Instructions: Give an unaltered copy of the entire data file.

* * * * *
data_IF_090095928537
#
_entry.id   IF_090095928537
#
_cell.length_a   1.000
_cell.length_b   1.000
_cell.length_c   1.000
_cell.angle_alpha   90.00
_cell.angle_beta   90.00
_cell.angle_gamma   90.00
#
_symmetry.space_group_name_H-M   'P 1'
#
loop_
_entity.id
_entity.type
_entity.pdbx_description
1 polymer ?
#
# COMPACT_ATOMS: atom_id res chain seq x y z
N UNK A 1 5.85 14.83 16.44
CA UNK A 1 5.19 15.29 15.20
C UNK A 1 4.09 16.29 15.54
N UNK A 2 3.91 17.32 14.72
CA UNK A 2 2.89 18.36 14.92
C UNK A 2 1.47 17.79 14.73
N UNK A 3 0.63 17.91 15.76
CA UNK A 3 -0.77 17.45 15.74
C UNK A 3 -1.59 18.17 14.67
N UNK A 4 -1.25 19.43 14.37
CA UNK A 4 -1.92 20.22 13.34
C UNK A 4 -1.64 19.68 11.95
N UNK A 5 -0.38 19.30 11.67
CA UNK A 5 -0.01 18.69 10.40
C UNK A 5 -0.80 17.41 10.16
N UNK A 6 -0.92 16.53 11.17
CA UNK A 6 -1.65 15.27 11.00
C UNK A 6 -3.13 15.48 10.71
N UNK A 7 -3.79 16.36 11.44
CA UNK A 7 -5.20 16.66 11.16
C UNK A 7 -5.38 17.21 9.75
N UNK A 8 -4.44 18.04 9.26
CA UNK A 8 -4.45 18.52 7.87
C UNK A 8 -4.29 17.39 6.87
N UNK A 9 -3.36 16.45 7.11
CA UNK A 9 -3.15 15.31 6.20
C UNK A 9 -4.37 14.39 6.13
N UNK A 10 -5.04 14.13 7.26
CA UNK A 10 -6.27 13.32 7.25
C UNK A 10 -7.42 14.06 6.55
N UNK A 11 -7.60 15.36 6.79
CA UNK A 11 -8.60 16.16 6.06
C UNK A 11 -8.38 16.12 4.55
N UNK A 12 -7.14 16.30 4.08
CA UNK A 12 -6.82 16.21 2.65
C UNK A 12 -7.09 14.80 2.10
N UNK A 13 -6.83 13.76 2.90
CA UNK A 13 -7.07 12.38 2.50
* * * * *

data_IF_090095928537
#
_entry.id   IF_090095928537
#
_cell.length_a   1.000
_cell.length_b   1.000
_cell.length_c   1.000
_cell.angle_alpha   90.00
_cell.angle_beta   90.00
_cell.angle_gamma   90.00
#
_symmetry.space_group_name_H-M   'P 1'
#
loop_
_entity.id
_entity.type
_entity.pdbx_description
1 polymer ?
#
# COMPACT_ATOMS: atom_id res chain seq x y z
N UNK A 1 5.85 14.83 16.44
CA UNK A 1 5.19 15.29 15.20
C UNK A 1 4.09 16.29 15.54
N UNK A 2 3.91 17.32 14.72
CA UNK A 2 2.89 18.36 14.92
C UNK A 2 1.47 17.79 14.73
N UNK A 3 0.63 17.91 15.76
CA UNK A 3 -0.77 17.45 15.74
C UNK A 3 -1.59 18.17 14.67
N UNK A 4 -1.25 19.43 14.37
CA UNK A 4 -1.92 20.22 13.34
C UNK A 4 -1.64 19.68 11.95
N UNK A 5 -0.38 19.30 11.67
CA UNK A 5 -0.01 18.69 10.40
C UNK A 5 -0.80 17.41 10.16
N UNK A 6 -0.92 16.53 11.17
CA UNK A 6 -1.65 15.27 11.00
C UNK A 6 -3.13 15.48 10.71
N UNK A 7 -3.79 16.36 11.44
CA UNK A 7 -5.20 16.66 11.16
C UNK A 7 -5.38 17.21 9.75
N UNK A 8 -4.44 18.04 9.26
CA UNK A 8 -4.45 18.52 7.87
C UNK A 8 -4.29 17.39 6.87
N UNK A 9 -3.36 16.45 7.11
CA UNK A 9 -3.15 15.31 6.20
C UNK A 9 -4.37 14.39 6.13
N UNK A 10 -5.04 14.13 7.26
CA UNK A 10 -6.27 13.32 7.25
C UNK A 10 -7.42 14.06 6.55
N UNK A 11 -7.60 15.36 6.79
CA UNK A 11 -8.60 16.16 6.06
C UNK A 11 -8.38 16.12 4.55
N UNK A 12 -7.14 16.30 4.08
CA UNK A 12 -6.82 16.21 2.65
C UNK A 12 -7.09 14.80 2.10
N UNK A 13 -6.83 13.76 2.90
CA UNK A 13 -7.07 12.38 2.50